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  • 5.032

    Orange


    Opacity: Opaque
    Pigment: PO73, PW6, PY83
    Pigment Description: Diketopyrrolo-pyrrol, Titanium Dioxide, Diarylide Yellow
    Permanence: AA
    ASTM Rating Lightfastness: I
    Viscosity Range (mPa.s): 2.500 – 3.000

    Color Index
    The pigments used for artists’ colors are inorganic as well as organic. The inorganic pigments have been used since antiquity; most of them are extracted from minerals and soil, such as natural earth colors, siennas and ocres. Titanium, carbon and ultramarine pigments also belong to this category, as well as cobalt and cadmium. Many of these pigments are now also manufactured synthetically. Organic pigments have their origins in the 19th century. Industrial production developed at the beginning of the twentieth century owing to new manufacturing processes in organic chemistry. These synthetic pigments have become an important group in the manufacture of artists’ colors, producing bright and luminous shades of great intensity and excellent light fastness and permanence. The range has extended continuously, and now besides the familiar phtalocyanines and naphthols, includes azo compounds, dioxacines and pyrroles, antraquiniones and quinacridones.


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  • 4.015

    Carnation Pink


    Opacity: Opaque
    Pigment: PO73, PW6, PY83
    Pigment Description: Diketopyrrolo-pyrrol orange, Titanium Dioxide, Diarylide Yellow
    Permanence: AA
    ASTM Rating Lightfastness: I
    Viscosity Range (mPa.s): 2.500 – 3.000

    Color Index
    The pigments used for artists’ colors are inorganic as well as organic. The inorganic pigments have been used since antiquity; most of them are extracted from minerals and soil, such as natural earth colors, siennas and ocres. Titanium, carbon and ultramarine pigments also belong to this category, as well as cobalt and cadmium. Many of these pigments are now also manufactured synthetically. Organic pigments have their origins in the 19th century. Industrial production developed at the beginning of the twentieth century owing to new manufacturing processes in organic chemistry. These synthetic pigments have become an important group in the manufacture of artists’ colors, producing bright and luminous shades of great intensity and excellent light fastness and permanence. The range has extended continuously, and now besides the familiar phtalocyanines and naphthols, includes azo compounds, dioxacines and pyrroles, antraquiniones and quinacridones.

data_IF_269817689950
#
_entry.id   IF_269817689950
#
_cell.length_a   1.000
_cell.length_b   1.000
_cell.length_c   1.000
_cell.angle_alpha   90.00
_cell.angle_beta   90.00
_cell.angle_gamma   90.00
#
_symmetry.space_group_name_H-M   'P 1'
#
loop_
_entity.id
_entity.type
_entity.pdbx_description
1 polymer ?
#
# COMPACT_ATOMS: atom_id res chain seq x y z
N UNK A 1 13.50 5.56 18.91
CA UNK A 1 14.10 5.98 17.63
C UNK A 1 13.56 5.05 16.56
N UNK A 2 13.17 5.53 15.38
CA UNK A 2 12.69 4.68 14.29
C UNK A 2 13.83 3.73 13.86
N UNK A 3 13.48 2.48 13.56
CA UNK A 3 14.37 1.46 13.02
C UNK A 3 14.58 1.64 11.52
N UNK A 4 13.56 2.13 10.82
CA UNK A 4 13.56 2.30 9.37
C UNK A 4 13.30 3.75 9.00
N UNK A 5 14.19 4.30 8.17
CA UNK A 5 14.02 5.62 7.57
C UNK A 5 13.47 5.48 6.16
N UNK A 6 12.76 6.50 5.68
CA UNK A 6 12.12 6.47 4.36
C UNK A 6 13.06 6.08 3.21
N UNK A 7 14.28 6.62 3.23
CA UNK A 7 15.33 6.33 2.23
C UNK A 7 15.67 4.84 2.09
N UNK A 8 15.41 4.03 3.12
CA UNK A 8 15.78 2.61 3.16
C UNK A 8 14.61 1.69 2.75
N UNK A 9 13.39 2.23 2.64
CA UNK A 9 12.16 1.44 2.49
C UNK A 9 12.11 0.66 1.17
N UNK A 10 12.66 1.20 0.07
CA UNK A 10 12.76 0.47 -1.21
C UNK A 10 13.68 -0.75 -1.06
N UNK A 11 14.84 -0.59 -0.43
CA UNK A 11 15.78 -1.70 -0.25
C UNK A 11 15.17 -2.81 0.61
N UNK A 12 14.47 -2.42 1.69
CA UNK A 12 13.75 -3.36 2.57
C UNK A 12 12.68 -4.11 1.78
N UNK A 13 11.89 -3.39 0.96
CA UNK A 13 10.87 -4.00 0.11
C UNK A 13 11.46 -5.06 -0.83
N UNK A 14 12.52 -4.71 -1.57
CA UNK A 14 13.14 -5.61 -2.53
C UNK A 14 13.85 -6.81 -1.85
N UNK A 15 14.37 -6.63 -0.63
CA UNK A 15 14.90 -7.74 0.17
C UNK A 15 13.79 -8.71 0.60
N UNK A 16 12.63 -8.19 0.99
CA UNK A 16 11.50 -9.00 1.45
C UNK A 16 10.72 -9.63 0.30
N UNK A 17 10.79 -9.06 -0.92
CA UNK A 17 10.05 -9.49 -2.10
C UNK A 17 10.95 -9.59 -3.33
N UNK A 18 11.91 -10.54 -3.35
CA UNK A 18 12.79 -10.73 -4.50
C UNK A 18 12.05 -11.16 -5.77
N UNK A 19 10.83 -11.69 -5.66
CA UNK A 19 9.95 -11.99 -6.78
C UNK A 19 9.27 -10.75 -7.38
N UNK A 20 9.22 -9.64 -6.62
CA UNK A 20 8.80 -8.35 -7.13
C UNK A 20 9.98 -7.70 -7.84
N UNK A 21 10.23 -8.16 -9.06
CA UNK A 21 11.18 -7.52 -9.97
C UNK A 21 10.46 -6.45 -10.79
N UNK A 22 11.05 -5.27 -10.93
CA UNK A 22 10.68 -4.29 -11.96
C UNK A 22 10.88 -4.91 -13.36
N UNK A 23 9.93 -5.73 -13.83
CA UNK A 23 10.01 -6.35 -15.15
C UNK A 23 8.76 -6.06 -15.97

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  • 5.041

    Vermilion


    Opacity: Opaque
    Pigment: PR179, PR254
    Pigment Description: Perylene, Diketopyrrolo-pyrrol red
    Permanence: AA
    ASTM Rating Lightfastness: I
    Viscosity Range (mPa.s): 2.500 – 3.000

    Color Index
    The pigments used for artists’ colors are inorganic as well as organic. The inorganic pigments have been used since antiquity; most of them are extracted from minerals and soil, such as natural earth colors, siennas and ocres. Titanium, carbon and ultramarine pigments also belong to this category, as well as cobalt and cadmium. Many of these pigments are now also manufactured synthetically. Organic pigments have their origins in the 19th century. Industrial production developed at the beginning of the twentieth century owing to new manufacturing processes in organic chemistry. These synthetic pigments have become an important group in the manufacture of artists’ colors, producing bright and luminous shades of great intensity and excellent light fastness and permanence. The range has extended continuously, and now besides the familiar phtalocyanines and naphthols, includes azo compounds, dioxacines and pyrroles, antraquiniones and quinacridones.


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  • 5.042

    Cadmium Red (Hue)


    Opacity: Semiopaque
    Pigment: PR179, PR254
    Pigment Description: Perylene, Diketopyrrolo-pyrrol red
    Permanence: AA
    ASTM Rating Lightfastness: I
    Viscosity Range (mPa.s): 2.500 – 3.000

    Color Index
    The pigments used for artists’ colors are inorganic as well as organic. The inorganic pigments have been used since antiquity; most of them are extracted from minerals and soil, such as natural earth colors, siennas and ocres. Titanium, carbon and ultramarine pigments also belong to this category, as well as cobalt and cadmium. Many of these pigments are now also manufactured synthetically. Organic pigments have their origins in the 19th century. Industrial production developed at the beginning of the twentieth century owing to new manufacturing processes in organic chemistry. These synthetic pigments have become an important group in the manufacture of artists’ colors, producing bright and luminous shades of great intensity and excellent light fastness and permanence. The range has extended continuously, and now besides the familiar phtalocyanines and naphthols, includes azo compounds, dioxacines and pyrroles, antraquiniones and quinacridones.


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  • 5.045

    Primary Magenta


    Opacity: Opaque
    Pigment: PR122, PW6
    Pigment Description: Quinacridone, Titanium Dioxide
    Permanence: AA
    ASTM Rating Lightfastness: I
    Viscosity Range (mPa.s): 2.500 – 3.000

    Color Index
    The pigments used for artists’ colors are inorganic as well as organic. The inorganic pigments have been used since antiquity; most of them are extracted from minerals and soil, such as natural earth colors, siennas and ocres. Titanium, carbon and ultramarine pigments also belong to this category, as well as cobalt and cadmium. Many of these pigments are now also manufactured synthetically. Organic pigments have their origins in the 19th century. Industrial production developed at the beginning of the twentieth century owing to new manufacturing processes in organic chemistry. These synthetic pigments have become an important group in the manufacture of artists’ colors, producing bright and luminous shades of great intensity and excellent light fastness and permanence. The range has extended continuously, and now besides the familiar phtalocyanines and naphthols, includes azo compounds, dioxacines and pyrroles, antraquiniones and quinacridones.